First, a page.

In this sonnet, the reader is in the world of profound feelings in the presence of spirit, although the physical world is not ignored. Indeed, it is used to convey the poet’s feelings and inner states. She sees aspects of the physical world as an expression of the spiritual or abstract realm within her own being. The “threshold” of her “individual life” is a metaphorical expression of her inner state, though “sunshine” (line 6) moves thought into the physical realm despite its symbolic value. In subsequent lines, “palm,” “land,” “heart,” “grapes,” “eyes,” and “tears” all refer to physical things, but their meanings in the poem relate to and reflect spiritual and emotional qualities. In them, her thoughts and feelings are embodied. What they represent, in the poem, explains how the poet sees her condition, herself, and her feelings.
As early as line 2, Barrett Browning suggests that she will be incapacitated by her lover’s departure—she cannot act “Without the sense of. . ./ Thy touch upon the palm.” Rather than rendering her helpless, however, her denial of his presence (“that which I forbore”) will leave a “sense” of him with her, his “touch upon the palm.” This image deftly suggests a strengthening, but his presence—no more than a “sense” and “touch”—nevertheless increases her, both spiritually and physically. Separation has taught her that she is both weakened by her lover’s...
(The entire section is 418 words.)
from Sonnets from the Portuguese
Elizabeth Barrett Browing
Go from me. Yet I feel that I shall stand
Henceforward in thy shadow. Nevermore
Alone upon the threshold of my door
Of individual life, I shall command
The uses of my soul, nor lift my hand
Serenely in the sunshine as before,
Without the sense of that which I forebore---
Thy touch upon the palm. The widest land
Doom takes to part us, leaves thy heart in mine
With pulses that beat double. What I do
And what I dream include thee, as the wine
Must taste of its own grapes. And when I sue
God for myself, He hears that name of thine,
And sees within my eyes the tears of two.
Once again, one is left almost breathless with the depth of feeling exposed here. The circuit of their love and relationship is once again opened--the approach/avoidance encouraged by Robert on the one hand and her father on the other leave Elizabeth torn. Here, she turns away again and makes a prophetic statement that turns out to be true: "Yet I feel that I shall stand//Henceforward in thy shadow." While she wasn't speaking of the realm of poetry, the effect here is to let us think about the relative standing (as poets).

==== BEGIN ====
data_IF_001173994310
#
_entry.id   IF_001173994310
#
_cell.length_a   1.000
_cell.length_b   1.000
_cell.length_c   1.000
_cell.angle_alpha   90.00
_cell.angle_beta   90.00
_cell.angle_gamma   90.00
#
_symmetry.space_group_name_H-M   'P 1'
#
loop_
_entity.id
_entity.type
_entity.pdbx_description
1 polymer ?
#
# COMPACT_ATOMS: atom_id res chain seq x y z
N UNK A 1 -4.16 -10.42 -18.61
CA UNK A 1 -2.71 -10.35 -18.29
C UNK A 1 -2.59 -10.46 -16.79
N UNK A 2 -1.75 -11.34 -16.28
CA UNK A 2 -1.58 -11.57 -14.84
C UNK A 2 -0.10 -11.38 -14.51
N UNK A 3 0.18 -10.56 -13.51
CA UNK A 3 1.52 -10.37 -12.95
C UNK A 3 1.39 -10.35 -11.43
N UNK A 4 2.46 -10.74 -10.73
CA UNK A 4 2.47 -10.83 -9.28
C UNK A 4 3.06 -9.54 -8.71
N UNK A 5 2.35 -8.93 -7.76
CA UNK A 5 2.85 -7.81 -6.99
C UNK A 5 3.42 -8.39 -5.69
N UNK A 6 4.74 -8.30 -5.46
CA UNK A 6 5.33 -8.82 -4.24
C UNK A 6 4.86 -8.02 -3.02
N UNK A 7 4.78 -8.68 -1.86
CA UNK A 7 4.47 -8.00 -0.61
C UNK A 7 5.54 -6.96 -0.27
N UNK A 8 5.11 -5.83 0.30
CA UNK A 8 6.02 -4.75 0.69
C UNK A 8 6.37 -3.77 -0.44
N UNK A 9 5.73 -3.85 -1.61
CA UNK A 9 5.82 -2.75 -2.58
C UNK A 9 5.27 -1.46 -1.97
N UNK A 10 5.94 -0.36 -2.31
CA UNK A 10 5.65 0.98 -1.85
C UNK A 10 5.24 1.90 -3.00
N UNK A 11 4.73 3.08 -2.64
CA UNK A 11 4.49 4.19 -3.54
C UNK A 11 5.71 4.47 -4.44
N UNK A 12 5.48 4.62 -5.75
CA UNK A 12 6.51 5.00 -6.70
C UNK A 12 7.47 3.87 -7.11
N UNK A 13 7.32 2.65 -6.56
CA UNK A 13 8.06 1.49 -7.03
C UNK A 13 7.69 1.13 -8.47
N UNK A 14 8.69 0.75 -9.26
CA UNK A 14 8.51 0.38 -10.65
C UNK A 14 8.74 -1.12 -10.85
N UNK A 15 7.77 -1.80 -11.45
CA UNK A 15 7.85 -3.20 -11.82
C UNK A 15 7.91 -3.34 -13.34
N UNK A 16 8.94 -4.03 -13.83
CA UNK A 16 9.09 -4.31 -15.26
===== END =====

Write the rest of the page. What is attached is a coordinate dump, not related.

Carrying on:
But Elizabeth goes on to explain that even if Robert should leave here, even if love departs, he will not love, she will never stand alone--there is no "I" anymore even if these advances are rejected and the suitor turned out. ("Nevermore//Alone upon the threshold of my door//of Individual live. . . without the sense of that which I forebore. . . ")
Most powerful of all the images of the sestet--the double heart and the suit of God which see her with tears of two in her eyes.
There is no denying that these are love poems. But they are not thin, weedy, etiolated things that one would expect from their common presentation. These are powerful sonnets that get at the heart of what it is to be truly in love and to be all and hope all and expect all and dream of all. They get at the heart of torment as two divided loyalties command one's attention. It is hard to think of a round of sonnets that gets so close to the heart of the matter and dwells on it continuously and in such deep and intimate imagery.